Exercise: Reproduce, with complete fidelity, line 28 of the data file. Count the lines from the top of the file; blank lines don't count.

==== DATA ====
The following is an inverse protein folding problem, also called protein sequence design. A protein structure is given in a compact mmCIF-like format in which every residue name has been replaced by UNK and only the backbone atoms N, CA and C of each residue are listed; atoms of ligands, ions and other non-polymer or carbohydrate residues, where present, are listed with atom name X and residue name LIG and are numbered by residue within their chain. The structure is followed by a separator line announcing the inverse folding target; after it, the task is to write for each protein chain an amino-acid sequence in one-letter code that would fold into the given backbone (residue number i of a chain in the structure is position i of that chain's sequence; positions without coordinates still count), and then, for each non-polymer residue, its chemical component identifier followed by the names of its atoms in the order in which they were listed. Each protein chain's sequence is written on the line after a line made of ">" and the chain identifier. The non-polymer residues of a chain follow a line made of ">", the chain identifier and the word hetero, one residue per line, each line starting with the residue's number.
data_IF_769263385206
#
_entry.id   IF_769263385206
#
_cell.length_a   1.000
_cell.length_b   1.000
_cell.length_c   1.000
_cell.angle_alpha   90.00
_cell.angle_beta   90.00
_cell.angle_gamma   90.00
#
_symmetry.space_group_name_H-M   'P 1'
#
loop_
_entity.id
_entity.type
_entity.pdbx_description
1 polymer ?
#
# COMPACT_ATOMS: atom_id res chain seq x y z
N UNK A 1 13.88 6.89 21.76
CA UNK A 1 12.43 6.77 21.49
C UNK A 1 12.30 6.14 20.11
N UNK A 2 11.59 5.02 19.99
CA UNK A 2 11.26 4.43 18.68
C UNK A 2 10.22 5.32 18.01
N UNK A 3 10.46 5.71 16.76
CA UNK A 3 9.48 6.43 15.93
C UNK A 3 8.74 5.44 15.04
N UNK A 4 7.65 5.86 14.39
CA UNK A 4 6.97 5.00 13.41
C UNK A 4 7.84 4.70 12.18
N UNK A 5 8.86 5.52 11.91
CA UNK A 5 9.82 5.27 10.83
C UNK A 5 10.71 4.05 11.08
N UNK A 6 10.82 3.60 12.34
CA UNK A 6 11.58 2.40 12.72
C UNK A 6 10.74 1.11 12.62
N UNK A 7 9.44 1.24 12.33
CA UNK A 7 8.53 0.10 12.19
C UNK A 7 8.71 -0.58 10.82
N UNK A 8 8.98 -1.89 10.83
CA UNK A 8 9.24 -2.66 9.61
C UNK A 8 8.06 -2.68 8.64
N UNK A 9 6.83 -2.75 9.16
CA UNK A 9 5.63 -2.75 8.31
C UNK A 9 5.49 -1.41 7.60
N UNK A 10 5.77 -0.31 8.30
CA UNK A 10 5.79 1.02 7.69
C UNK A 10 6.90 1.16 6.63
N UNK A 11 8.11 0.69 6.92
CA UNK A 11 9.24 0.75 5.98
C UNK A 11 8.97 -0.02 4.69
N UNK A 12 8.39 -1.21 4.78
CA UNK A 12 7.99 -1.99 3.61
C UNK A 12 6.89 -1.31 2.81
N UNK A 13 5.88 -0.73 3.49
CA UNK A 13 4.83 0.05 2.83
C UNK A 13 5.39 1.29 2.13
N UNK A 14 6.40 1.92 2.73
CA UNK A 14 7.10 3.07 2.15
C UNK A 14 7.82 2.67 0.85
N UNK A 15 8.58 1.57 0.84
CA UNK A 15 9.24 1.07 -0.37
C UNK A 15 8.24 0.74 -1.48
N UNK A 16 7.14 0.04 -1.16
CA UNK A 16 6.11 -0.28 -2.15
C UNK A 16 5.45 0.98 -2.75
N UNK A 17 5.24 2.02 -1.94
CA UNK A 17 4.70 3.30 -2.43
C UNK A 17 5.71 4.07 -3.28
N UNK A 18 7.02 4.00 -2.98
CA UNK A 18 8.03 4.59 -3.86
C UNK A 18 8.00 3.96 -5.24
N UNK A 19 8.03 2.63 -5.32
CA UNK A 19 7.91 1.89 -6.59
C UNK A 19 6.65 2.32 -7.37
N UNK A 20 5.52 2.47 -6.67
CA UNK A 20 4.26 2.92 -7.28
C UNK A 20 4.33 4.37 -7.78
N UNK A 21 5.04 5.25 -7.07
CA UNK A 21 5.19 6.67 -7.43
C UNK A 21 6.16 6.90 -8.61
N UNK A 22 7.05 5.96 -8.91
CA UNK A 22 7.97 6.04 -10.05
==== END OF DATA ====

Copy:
N UNK A 3 10.46 5.71 16.76